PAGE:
Spanking May Be More Common Than Parents Admit
Small study 'eavesdropped' on family interactions with preschoolers
By Barbara Bronson Gray
TUESDAY, April 29, 2014 (HealthDay News) -- Ask any busy parent of preschool children: Early evening can be a stressful time. Now a small new study that audiotaped families soon after they returned home from work and day care suggests that spanking is surprisingly common.
Among 33 families, the researchers discovered 41 incidents of spanking or hitting children in 15 different families over a six-night period. What's more, the spanking didn't seem to resolve problems. After being hit, children were misbehaving again within 10 minutes in about 75 percent of the incidents.
The study was published online recently in the Journal of Family Psychology.
The research was originally designed to study the impact of yelling and to test the value of using audio recorders to do research on families, said lead study author George Holden, a professor of psychology at the Southern Methodist University in Dallas. He expanded the scope of the research after studying the tapes.
Holden found that parents who yell are more likely to spank their children. He also discovered that audiotaping is more accurate than are self-reports, when parents estimate how much yelling and spanking occur in their homes. "We did show that it's a very rich way to capture a wide assortment of information that is often ignored," he said.
"Parents are hitting their children over trivial misdeeds and some of the moms are doing it a lot more than the self-report data has ever identified," Holden said. "Recordings give us real-time information, which self-reports cannot."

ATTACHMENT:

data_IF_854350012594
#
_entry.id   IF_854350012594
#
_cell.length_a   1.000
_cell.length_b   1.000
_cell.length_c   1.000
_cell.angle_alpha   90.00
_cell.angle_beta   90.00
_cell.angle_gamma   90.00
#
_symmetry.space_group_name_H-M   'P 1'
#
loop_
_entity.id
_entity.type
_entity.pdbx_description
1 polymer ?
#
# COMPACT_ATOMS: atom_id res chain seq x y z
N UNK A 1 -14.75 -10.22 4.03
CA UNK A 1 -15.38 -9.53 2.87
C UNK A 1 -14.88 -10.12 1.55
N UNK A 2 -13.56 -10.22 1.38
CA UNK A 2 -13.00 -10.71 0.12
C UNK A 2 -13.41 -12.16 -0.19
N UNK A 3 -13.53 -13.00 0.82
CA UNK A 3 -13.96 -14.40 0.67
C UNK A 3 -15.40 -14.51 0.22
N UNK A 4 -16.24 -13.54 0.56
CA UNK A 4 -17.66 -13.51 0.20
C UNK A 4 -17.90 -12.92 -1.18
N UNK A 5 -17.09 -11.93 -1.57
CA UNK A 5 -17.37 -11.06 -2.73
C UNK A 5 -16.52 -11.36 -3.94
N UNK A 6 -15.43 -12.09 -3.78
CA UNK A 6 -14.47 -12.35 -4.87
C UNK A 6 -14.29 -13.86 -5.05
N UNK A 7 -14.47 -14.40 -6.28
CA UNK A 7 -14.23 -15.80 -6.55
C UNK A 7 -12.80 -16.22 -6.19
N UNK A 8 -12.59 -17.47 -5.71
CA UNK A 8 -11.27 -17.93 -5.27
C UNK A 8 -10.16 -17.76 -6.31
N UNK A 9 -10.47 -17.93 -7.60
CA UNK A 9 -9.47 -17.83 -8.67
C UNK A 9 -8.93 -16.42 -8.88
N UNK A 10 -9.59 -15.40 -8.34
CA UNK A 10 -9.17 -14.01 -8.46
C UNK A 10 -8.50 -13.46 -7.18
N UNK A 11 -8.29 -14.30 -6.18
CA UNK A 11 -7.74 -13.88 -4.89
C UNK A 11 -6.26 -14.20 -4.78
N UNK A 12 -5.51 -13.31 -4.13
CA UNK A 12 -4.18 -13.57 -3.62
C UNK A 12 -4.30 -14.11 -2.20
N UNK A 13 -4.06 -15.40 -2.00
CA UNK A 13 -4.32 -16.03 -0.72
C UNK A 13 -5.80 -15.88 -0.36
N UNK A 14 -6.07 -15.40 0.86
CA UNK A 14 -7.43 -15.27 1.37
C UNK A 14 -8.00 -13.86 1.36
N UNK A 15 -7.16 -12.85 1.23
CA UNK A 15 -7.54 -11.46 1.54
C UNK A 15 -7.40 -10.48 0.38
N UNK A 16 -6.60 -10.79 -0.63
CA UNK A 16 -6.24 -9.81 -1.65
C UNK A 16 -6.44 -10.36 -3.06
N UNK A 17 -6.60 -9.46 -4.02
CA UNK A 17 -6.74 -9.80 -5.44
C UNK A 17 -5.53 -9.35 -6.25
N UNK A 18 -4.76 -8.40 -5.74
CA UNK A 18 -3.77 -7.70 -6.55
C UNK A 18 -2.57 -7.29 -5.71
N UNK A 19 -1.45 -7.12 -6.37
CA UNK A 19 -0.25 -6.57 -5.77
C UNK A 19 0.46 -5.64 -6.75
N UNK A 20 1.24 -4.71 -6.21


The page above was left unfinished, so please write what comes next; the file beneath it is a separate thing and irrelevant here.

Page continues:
Holden designed the study to focus on evening behavior because he has often heard mothers refer to early evening as the "hell hour" or the "suicide hour."
"It's a very difficult time, trying to pull dinner together and deal with the kids, and I thought it would be likely to elicit anger," Holden said. "It's stacked up against harmonious interactions."
Although a cause-and-effect relationship between spanking and behavioral problems was not shown, the study suggests that hitting children is not a good way to teach them or promote parent-child relationships, Holden said.
"It doesn't work. But more than that, it can result in behavioral problems like aggression, or anxiety and depression," he said.
Nationwide, 70 percent to 90 percent of parents hit or slap their children, Holden said. Yet spanking is not recommended by most experts in child psychology.
Another expert said that evidence does not support spanking.
"Based on 20 years of research on physical punishment, it is recommended that it should not be used on children of any age," said Tracie Afifi, an associate professor in the department of community health sciences at the University of Manitoba, in Winnipeg, Canada.
In a study published in Pediatrics in 2012, Afifi found that spanking or slapping children may increase the odds they will develop mental health issues into adulthood.